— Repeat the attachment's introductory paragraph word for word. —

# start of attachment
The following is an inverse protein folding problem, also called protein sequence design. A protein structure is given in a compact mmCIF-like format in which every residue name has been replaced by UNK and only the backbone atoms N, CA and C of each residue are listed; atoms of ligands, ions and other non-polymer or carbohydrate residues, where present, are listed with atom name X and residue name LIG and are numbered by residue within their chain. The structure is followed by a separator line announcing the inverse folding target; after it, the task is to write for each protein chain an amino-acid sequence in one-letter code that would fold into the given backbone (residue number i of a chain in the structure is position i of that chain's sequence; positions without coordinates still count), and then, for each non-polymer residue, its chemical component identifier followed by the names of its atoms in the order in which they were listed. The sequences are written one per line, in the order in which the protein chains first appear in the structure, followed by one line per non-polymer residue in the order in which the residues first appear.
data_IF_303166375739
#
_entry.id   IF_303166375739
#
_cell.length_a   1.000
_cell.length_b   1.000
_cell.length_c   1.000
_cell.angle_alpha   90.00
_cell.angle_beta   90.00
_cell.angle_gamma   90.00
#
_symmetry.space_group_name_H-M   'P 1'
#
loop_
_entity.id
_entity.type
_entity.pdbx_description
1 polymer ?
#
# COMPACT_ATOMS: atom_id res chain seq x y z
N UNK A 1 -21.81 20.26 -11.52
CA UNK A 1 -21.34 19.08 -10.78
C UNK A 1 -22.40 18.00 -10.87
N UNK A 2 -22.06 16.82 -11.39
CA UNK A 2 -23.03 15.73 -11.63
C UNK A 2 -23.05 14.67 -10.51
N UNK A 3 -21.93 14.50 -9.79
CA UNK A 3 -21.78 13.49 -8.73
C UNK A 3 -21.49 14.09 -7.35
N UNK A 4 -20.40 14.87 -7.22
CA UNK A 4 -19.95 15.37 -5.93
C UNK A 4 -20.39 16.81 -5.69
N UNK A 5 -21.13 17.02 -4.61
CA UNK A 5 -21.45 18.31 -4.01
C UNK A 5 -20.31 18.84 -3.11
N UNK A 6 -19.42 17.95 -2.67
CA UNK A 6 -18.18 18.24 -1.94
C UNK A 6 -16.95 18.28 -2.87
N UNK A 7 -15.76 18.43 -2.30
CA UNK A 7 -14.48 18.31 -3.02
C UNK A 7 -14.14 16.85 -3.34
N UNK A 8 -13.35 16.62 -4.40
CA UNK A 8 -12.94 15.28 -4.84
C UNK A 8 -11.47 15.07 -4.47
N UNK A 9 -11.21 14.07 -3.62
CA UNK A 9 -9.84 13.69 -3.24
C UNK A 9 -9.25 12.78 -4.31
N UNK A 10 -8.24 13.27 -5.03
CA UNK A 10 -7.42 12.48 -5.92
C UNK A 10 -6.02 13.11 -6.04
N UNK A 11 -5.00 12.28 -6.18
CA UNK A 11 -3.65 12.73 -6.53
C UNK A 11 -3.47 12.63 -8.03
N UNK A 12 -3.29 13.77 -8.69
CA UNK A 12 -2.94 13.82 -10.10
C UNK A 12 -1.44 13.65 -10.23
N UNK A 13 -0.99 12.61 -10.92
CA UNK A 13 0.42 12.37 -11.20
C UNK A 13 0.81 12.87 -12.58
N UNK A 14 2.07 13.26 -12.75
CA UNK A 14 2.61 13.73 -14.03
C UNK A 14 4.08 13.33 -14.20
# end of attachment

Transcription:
The following is an inverse protein folding problem, also called protein sequence design. A protein structure is given in a compact mmCIF-like format in which every residue name has been replaced by UNK and only the backbone atoms N, CA and C of each residue are listed; atoms of ligands, ions and other non-polymer or carbohydrate residues, where present, are listed with atom name X and residue name LIG and are numbered by residue within their chain. The structure is followed by a separator line announcing the inverse folding target; after it, the task is to write for each protein chain an amino-acid sequence in one-letter code that would fold into the given backbone (residue number i of a chain in the structure is position i of that chain's sequence; positions without coordinates still count), and then, for each non-polymer residue, its chemical component identifier followed by the names of its atoms in the order in which they were listed. The sequences are written one per line, in the order in which the protein chains first appear in the structure, followed by one line per non-polymer residue in the order in which the residues first appear.